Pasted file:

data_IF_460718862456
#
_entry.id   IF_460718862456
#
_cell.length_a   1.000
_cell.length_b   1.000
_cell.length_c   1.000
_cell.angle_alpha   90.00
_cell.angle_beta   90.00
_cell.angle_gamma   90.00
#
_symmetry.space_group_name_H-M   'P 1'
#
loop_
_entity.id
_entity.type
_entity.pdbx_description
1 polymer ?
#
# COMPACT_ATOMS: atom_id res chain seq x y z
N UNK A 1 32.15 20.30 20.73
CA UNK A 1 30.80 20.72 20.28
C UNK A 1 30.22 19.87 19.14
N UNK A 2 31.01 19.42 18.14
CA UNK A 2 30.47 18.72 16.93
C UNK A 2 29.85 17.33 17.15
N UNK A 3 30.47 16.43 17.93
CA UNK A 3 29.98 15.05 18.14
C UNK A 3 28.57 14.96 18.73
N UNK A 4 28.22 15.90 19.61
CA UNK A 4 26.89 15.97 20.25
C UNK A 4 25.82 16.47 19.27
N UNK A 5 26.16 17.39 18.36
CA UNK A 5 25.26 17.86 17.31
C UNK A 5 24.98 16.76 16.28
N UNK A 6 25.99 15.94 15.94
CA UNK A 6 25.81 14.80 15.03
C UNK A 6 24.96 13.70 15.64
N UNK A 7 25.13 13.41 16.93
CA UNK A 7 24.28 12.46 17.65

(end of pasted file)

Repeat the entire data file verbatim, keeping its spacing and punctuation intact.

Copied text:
data_IF_460718862456
#
_entry.id   IF_460718862456
#
_cell.length_a   1.000
_cell.length_b   1.000
_cell.length_c   1.000
_cell.angle_alpha   90.00
_cell.angle_beta   90.00
_cell.angle_gamma   90.00
#
_symmetry.space_group_name_H-M   'P 1'
#
loop_
_entity.id
_entity.type
_entity.pdbx_description
1 polymer ?
#
# COMPACT_ATOMS: atom_id res chain seq x y z
N UNK A 1 32.15 20.30 20.73
CA UNK A 1 30.80 20.72 20.28
C UNK A 1 30.22 19.87 19.14
N UNK A 2 31.01 19.42 18.14
CA UNK A 2 30.47 18.72 16.93
C UNK A 2 29.85 17.33 17.15
N UNK A 3 30.47 16.43 17.93
CA UNK A 3 29.98 15.05 18.14
C UNK A 3 28.57 14.96 18.73
N UNK A 4 28.22 15.90 19.61
CA UNK A 4 26.89 15.97 20.25
C UNK A 4 25.82 16.47 19.27
N UNK A 5 26.16 17.39 18.36
CA UNK A 5 25.26 17.86 17.31
C UNK A 5 24.98 16.76 16.28
N UNK A 6 25.99 15.94 15.94
CA UNK A 6 25.81 14.80 15.03
C UNK A 6 24.96 13.70 15.64
N UNK A 7 25.13 13.41 16.93
CA UNK A 7 24.28 12.46 17.65